Sri Lanka’s inflation rate hit nearly 70 per cent in September for a 12th consecutive monthly record, official data showed Friday after a year of shortages, price hikes and economic misery.
An unprecedented downturn forced the government to default on its $51 billion foreign debt in April and go cap in hand to the International Monetary Fund (IMF) for a bailout.
Blackouts, chronic fuel shortages and spiralling consumer costs triggered months of political unrest, ultimately forcing the president to flee the country and resign.
Inflation was up 69.8 per cent in September, according to the benchmark Colombo Consumer Price Index (CCPI) — a rise from 64.3 per cent last month and 5.7 per cent a year ago.
Food inflation in September was also a 12th consecutive monthly record at 94.9 per cent, according to Sri Lanka’s statistics office.
The IMF has tentatively approved a four-year, $2.9 billion bailout to help Sri Lanka reorganise its finances, subject to an agreement with creditors.
It had also asked the government to contain spiralling inflation and address corruption as part of efforts to salvage the troubled economy.
The Sri Lankan rupee has lost more than 45 per cent of its value against the US dollar, and the economy is set to contract by 8.7 per cent this year.
Earlier on September 23, Crisis-hit Sri Lanka pleaded for a swift agreement with its international creditors to clear the way for a desperately needed $2.9 billion IMF bailout.
The International Monetary Fund’s board needs to ratify this month’s staff-level agreement on the tentative $2.9 billion lifeline conditional on Colombo striking a deal with creditors to restructure its debt.
After running out of foreign exchange to finance even the most essential imports, Sri Lanka in mid-April defaulted on its external debt. China is its largest single creditor.
The unprecedented foreign exchange crisis led to the fall of then-president Gotabaya Rajapaksa in mid-July after months of street protests.
His successor, Ranil Wickremesinghe, has taken a tough line against protesters, and has also eased some of the shortages by implementing fuel rationing.
He has also secured an agreement with the World Bank to divert funds meant for poverty relief to finance imports of life-saving medicines and equipment.
The country’s 22 million people have endured galloping inflation, prolonged blackouts and acute shortages of food, fuel and medicines since late last year.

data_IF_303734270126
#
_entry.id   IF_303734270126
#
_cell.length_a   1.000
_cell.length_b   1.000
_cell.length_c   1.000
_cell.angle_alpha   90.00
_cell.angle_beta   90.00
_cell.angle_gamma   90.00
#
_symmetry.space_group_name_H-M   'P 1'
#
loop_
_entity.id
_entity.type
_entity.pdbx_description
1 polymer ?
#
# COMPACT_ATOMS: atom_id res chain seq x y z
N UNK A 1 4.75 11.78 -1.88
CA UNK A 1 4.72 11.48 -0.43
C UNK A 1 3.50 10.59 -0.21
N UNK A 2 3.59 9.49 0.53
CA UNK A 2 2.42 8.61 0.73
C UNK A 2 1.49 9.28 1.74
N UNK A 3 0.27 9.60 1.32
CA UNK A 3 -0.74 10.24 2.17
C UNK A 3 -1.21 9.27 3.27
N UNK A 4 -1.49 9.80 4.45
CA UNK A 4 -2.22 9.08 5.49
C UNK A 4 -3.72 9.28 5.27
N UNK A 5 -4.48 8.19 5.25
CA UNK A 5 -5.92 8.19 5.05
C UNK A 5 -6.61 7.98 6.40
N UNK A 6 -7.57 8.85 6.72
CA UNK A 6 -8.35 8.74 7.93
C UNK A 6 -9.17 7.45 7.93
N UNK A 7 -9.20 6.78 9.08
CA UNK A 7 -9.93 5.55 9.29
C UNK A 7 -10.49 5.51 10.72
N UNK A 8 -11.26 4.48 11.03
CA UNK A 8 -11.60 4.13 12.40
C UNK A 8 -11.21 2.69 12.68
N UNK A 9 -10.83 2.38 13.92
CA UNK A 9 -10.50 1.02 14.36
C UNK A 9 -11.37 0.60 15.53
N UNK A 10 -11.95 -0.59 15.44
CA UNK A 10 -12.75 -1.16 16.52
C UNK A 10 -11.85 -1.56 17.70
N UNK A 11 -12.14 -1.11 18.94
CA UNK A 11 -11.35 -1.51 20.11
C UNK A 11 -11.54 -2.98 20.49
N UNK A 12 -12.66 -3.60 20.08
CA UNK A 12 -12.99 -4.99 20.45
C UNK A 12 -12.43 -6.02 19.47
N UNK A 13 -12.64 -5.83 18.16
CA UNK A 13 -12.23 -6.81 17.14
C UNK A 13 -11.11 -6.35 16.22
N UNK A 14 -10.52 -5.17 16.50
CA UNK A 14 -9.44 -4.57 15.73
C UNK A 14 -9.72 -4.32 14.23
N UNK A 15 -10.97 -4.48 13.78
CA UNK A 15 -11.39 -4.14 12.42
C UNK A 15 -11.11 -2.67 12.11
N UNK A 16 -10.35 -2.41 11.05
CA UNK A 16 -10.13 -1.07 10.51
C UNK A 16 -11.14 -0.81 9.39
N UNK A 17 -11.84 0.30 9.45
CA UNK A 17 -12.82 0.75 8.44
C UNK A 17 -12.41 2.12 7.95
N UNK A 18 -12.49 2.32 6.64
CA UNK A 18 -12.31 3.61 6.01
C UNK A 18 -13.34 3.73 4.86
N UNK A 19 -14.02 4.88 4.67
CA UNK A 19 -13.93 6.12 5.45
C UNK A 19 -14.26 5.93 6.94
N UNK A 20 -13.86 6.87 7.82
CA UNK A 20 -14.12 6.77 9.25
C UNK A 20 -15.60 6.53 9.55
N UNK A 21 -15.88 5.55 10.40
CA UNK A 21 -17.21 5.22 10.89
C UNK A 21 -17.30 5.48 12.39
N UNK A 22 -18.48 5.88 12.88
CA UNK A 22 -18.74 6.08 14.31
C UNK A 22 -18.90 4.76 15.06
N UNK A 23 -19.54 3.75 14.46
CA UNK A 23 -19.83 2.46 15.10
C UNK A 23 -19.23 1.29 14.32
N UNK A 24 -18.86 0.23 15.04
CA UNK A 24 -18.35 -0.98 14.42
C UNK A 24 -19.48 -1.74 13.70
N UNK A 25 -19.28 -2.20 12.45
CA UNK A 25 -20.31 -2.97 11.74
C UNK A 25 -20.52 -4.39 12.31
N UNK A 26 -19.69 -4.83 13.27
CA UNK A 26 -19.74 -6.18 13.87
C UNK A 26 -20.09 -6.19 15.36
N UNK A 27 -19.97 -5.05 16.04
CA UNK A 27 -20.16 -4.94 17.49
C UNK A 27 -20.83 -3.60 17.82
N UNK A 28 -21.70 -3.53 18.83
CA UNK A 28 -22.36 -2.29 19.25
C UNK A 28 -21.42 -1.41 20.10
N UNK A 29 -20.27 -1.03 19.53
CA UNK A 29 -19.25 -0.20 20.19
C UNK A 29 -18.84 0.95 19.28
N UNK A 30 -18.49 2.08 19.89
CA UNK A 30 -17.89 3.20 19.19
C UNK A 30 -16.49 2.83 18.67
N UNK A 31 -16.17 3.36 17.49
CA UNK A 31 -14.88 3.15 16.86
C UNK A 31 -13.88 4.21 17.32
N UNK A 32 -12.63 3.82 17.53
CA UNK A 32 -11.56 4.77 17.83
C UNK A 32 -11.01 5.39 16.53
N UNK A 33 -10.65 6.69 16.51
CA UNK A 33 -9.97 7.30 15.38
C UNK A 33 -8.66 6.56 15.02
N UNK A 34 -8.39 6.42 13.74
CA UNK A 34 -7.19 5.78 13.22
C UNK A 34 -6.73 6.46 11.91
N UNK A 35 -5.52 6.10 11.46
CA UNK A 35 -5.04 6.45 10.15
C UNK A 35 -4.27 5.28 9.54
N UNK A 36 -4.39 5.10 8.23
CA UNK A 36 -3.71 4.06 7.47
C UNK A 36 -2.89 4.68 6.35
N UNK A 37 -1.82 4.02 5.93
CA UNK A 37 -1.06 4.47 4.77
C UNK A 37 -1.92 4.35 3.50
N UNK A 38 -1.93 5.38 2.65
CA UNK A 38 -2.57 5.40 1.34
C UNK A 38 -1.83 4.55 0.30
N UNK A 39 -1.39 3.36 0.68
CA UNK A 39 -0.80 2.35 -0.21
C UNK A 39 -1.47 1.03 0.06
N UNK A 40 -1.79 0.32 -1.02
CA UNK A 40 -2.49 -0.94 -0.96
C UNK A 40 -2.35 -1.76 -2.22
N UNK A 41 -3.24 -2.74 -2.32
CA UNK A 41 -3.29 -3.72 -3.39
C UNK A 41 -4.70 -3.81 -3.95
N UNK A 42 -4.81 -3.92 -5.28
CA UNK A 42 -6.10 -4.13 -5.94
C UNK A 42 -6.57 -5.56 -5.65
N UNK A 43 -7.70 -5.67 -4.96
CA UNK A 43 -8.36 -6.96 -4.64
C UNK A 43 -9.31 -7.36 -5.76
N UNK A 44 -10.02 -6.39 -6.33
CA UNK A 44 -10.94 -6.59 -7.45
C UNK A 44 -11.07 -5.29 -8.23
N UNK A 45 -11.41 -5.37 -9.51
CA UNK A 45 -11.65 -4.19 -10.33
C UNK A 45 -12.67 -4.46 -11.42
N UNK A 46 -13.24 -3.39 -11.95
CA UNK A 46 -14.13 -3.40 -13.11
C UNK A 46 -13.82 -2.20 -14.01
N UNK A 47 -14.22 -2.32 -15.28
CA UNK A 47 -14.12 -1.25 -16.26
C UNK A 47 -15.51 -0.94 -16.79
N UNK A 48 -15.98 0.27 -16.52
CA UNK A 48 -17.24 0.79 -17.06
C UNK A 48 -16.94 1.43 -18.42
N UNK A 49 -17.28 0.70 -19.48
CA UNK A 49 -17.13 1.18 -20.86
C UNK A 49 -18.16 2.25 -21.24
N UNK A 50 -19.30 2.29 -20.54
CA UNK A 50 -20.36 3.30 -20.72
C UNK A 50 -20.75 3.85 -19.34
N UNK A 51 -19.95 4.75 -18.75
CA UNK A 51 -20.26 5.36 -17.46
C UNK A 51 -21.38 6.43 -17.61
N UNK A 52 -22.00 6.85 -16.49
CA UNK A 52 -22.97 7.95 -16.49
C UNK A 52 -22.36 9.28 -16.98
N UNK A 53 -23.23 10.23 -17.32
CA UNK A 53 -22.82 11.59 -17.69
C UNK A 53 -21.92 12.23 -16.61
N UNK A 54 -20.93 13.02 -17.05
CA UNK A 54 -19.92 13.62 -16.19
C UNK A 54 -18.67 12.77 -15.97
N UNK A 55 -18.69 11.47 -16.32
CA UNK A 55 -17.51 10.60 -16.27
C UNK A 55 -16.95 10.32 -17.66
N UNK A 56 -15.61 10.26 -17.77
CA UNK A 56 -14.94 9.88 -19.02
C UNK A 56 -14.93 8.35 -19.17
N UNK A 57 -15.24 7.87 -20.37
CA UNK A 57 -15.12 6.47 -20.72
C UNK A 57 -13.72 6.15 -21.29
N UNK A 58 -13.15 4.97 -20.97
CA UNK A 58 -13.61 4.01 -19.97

Sri Lanka’s central bank, in its first virtual meeting with creditors on Friday, asked them for “financing assurances” -- code for a reduction to the debt -- but did not indicate how much was expected.
A presentation to creditors showed that the Central Bank of Sri Lanka expects “financing assurances from public and private partners” by mid-November.
The bank hopes final IMF board approval for the bailout can be obtained by mid-December, and urged creditors to organise themselves into an ad hoc group to negotiate collectively.
The creditor response was not immediately clear following the virtual meeting.
Official data showed that Sri Lanka’s bilateral debt was $9.86 billion, with 52 per cent of it owned by China, followed by Japan at 19.5 per cent and India at 12.
International sovereign bonds amounted to $19.2 billion. The island’s total foreign currency denominated debt was $46.6 billion, with some of it owned by local banks.
The IMF, however, has estimated Sri Lanka’s total external debt, including that of state-owned enterprises, to be around $51 billion.
While announcing the staff-level agreement at the start of this month, the IMF said it was in the interest of creditors to help Sri Lanka extricate itself from the “deep crisis” and return to servicing its debt.
“It really is in the interest of all creditors to work with Sri Lanka on this front,” the IMF head of mission to Sri Lanka, Peter Breuer, told reporters after nine days of talks with Colombo.
“If creditors are not willing to provide these assurances, that would indeed deepen the crisis in Sri Lanka and would undermine its repayment capacity.”
China has so far not publicly shifted from its offer of issuing more loans instead of taking a cut on outstanding ones.